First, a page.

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Overnight Construction Shakes Occupy Wall Street 

Protestors on Wall Street, October 3, 2011.
Photo: Cadie Thompson for CNBC.com
Protestors on Wall Street, October 3, 2011.

Down in Zuccotti Park, where the Occupy Wall Street protests have been taking place for four week, things tended to get quiet at night.

The "occupiers" had declared that the hours of 10 p.m. to 8 a.m. were "quiet hours." This made sense. People are actually living in the park, trying to sleep at night. A few hours of quiet are a good idea.

Sleeping in the park is quite difficult to do, actually. Tents aren't allowed, so you are always sleeping exposed to the elements. It's unsettling to be undomiciled. It feels unnatural. Probably because it is. Humans have sought shelter from at least the time we climbed down from trees.

Last night things got even more difficult. A construction team showed up just after dark. They put up bright lights, brought in a large earth mover, and fired up an extremely loud jack-hammer. The sound echoes off the nearby buildings, filling the square. It felt as if the whole place was vibrating to the jack-hammer.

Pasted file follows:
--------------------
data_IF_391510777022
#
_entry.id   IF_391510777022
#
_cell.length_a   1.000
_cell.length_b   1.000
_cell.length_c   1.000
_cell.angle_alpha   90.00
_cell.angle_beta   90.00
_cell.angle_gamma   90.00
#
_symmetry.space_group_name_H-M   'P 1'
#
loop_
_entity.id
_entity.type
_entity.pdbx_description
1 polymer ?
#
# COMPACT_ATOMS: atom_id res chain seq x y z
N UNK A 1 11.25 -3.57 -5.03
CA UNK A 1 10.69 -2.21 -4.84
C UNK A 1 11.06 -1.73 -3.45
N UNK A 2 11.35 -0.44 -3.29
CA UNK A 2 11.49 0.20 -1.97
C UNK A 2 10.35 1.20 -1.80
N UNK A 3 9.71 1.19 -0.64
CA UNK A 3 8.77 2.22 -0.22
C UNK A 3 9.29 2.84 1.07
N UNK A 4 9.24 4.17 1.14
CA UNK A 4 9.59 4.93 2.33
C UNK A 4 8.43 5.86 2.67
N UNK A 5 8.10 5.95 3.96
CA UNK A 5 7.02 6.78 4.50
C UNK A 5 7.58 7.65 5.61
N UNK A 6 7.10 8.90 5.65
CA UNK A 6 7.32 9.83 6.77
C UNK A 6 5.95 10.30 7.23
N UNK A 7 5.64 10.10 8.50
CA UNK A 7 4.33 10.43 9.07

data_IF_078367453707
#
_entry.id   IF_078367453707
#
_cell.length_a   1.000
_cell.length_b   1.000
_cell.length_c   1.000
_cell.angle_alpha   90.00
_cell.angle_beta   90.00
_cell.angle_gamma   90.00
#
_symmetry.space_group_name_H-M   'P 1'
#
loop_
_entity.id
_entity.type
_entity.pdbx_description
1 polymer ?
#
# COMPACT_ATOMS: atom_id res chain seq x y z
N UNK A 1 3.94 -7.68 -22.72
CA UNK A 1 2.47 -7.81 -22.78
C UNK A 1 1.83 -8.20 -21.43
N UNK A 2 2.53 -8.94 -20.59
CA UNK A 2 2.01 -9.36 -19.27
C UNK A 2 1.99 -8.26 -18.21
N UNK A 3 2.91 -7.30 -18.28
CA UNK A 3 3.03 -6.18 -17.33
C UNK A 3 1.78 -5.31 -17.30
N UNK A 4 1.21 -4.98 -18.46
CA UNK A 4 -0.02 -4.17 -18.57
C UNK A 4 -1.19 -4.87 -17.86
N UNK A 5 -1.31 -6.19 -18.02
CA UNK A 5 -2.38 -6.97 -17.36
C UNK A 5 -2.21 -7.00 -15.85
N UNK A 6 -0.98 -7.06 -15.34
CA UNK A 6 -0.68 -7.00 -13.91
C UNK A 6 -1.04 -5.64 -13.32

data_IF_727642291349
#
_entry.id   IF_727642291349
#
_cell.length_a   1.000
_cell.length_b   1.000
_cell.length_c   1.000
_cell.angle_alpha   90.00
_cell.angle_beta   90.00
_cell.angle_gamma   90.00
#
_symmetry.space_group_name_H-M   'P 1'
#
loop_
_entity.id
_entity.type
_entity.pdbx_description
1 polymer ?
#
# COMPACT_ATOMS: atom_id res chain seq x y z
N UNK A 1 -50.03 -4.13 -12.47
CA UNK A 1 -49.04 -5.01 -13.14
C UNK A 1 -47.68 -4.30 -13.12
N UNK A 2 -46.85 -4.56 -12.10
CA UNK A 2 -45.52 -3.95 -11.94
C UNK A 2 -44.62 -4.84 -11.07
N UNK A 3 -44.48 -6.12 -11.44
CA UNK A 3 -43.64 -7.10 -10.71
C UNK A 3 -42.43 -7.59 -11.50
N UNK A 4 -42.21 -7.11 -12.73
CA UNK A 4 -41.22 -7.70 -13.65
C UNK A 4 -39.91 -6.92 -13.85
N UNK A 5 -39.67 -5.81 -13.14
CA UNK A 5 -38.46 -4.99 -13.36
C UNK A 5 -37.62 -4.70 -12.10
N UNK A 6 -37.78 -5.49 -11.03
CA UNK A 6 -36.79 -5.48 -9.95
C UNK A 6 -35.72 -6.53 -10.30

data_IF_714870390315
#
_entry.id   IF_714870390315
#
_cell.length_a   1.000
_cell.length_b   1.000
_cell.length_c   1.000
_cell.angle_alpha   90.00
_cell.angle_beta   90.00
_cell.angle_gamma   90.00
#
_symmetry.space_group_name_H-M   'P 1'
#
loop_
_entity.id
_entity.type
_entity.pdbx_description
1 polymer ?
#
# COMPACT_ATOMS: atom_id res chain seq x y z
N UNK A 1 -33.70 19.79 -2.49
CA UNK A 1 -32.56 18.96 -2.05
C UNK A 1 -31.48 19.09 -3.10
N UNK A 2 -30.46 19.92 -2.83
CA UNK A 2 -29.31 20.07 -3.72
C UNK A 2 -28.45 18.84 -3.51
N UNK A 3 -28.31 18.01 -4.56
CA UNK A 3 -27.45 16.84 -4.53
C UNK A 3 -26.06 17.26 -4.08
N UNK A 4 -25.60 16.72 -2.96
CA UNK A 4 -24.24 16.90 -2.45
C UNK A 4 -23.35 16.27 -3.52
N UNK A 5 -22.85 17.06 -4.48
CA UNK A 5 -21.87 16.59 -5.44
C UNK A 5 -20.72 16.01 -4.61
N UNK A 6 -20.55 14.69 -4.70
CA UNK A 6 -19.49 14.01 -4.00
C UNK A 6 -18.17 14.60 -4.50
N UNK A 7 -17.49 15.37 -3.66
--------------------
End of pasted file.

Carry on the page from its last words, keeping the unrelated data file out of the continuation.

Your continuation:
The construction workers told me that they had a permit to work in the area for several weeks, all through the night. There was a steam pipe problem, they said.

Back in the park, several people wondered if this was an intentional attempt to drive the protesters away from the site.

"It's like when they played rock music at the Branch Davidians. Induce sleep deprivation, confusion, agitation," one person said, referring to the deadly conflict the U.S. government had with a Waco, Texas-based religious group in the early 1990s.

You don't have to believe in a conspiracy theory to think that allowing the construction to move forward might be a very bad idea.

Unless the steam pipe poses some sort of immediate threat to people's well-being, construction could be delayed. Making the protesters even more sleep-deprived is only likely to lead to less-clear minded decision making, and perhaps more conflicts with authorities. If this is avoidable simply by revoking the construction permit, that should be done.


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